Red Hat Bugzilla – Bug 146821
Pkgs with names longer than 79 chars cause problems for genhdlist
Last modified: 2007-11-30 17:07:06 EST
Description of problem:
If you try to use the --fileorder option of genhdlist and some of
the rpms you had pkgorder scan hand file names longer than 79
characters, then the behavior of genhdlist is non-deterministic.
Depending on the length of the package names it may fail outright,
generate a "halfway" sorted package list, or something that is just
wrong. If your lucky it will actually fail the sanity check on the
filename, if not it will not "fail" and you won't find out anythings
wrong until you install the generated media on a system and things
get installed in a very wrong order (or worse, almost right order).
Version-Release number of selected component (if applicable):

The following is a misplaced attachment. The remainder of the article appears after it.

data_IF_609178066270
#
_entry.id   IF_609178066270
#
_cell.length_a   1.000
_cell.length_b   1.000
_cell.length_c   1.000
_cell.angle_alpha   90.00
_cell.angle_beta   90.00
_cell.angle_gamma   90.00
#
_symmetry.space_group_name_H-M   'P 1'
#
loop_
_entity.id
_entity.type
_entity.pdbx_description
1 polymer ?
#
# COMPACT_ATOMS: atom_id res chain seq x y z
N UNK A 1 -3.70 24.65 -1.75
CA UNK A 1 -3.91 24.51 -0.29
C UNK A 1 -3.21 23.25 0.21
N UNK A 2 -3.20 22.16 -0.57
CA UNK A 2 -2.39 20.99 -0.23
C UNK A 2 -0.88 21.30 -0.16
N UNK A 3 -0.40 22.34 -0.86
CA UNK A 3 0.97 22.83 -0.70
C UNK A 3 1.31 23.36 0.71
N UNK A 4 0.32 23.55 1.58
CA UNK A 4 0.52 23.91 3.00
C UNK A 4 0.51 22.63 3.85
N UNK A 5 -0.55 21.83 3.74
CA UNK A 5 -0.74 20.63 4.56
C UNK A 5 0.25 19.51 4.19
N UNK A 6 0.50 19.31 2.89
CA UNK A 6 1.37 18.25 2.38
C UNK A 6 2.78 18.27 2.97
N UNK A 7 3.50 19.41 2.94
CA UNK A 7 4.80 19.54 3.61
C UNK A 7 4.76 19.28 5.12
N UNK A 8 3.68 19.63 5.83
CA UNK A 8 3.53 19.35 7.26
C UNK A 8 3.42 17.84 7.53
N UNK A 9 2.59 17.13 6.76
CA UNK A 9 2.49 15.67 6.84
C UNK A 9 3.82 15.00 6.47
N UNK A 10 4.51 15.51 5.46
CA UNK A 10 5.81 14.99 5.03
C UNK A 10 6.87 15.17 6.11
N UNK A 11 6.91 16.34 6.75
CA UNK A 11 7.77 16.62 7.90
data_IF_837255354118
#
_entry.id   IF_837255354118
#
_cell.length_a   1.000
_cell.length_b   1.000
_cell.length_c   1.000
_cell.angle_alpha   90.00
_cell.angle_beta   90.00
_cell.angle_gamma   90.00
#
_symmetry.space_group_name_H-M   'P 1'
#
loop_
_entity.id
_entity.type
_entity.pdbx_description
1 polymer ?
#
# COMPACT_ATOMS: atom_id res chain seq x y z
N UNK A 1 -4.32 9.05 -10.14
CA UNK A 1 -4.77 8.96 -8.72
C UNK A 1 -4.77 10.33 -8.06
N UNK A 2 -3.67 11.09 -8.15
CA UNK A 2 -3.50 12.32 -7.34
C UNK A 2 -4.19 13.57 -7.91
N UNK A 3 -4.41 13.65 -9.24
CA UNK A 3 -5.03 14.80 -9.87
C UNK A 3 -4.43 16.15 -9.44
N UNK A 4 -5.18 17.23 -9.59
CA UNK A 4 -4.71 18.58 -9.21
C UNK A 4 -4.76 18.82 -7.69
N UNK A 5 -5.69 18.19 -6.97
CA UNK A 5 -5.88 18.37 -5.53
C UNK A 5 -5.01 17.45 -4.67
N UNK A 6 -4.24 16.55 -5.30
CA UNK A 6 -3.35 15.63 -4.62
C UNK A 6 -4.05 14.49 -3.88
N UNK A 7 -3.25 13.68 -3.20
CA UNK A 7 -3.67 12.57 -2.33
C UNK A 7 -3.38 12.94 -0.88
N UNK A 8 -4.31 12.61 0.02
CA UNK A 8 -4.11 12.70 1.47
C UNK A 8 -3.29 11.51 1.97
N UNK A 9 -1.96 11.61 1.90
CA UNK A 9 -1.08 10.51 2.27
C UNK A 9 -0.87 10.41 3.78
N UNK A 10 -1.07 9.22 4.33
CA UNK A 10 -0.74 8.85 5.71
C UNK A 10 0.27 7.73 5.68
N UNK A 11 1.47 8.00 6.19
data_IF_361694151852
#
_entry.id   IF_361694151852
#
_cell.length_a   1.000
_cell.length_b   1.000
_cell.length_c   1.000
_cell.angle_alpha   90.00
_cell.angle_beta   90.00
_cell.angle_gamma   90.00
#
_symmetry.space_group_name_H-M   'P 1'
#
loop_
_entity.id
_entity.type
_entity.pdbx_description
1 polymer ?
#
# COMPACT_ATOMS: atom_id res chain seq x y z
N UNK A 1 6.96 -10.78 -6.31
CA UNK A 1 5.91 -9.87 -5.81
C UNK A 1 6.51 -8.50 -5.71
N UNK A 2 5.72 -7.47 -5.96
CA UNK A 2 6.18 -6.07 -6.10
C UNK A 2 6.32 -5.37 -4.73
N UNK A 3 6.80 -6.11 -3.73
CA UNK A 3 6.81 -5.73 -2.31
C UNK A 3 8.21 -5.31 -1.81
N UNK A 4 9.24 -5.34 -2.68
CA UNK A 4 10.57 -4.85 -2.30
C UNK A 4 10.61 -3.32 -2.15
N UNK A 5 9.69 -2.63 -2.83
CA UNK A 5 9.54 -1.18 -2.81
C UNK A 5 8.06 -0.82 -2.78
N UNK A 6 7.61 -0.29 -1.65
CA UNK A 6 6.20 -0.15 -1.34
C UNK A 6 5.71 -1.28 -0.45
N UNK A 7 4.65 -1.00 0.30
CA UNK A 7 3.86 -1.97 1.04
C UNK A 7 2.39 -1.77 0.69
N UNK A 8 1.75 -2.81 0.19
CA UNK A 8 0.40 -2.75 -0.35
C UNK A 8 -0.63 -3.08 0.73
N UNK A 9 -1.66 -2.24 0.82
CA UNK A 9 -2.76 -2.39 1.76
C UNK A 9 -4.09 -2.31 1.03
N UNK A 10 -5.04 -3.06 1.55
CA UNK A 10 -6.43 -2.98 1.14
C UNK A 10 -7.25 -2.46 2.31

Always (though the extent of the damage is variable)
Steps to Reproduce:
1. In a valid rpm repository preped for building anaconda media
add a couple rpms whose names are longer than 79 characters.
2. Now run genhdlist, pkgorder, and genhdlist with the proper options
as you would when building the media.
Depends on your package names (things with lots of -'s in the name
will pass the sanity test). Either it fails the filename sanity, or
you end up with packages sorted wrong.
No problems whatsoever.
The problem is trivial. Though pkgorder does not care about the size
of the lines it prints genhdlist creates a static buffer of 80 chars,
and one must be used for \0. Just need to change it to dynamically
allocate its buffer as needed. I have a patch for this and will
BTW, if you follow the earlier Fedora notes on building kernel
modules in seperate rpms, you end up with some really long filenames
for the kernel module rpms (kernel-module-somemod-%(uname -r)-1-
1.rpm, increase the length of the original kernel release and the
kernel modules release, and, hypothetically speaking of course, you
will exceed 79 chars).
*** This bug has been marked as a duplicate of 146820 ***
Changed to 'CLOSED' state since 'RESOLVED' has been deprecated.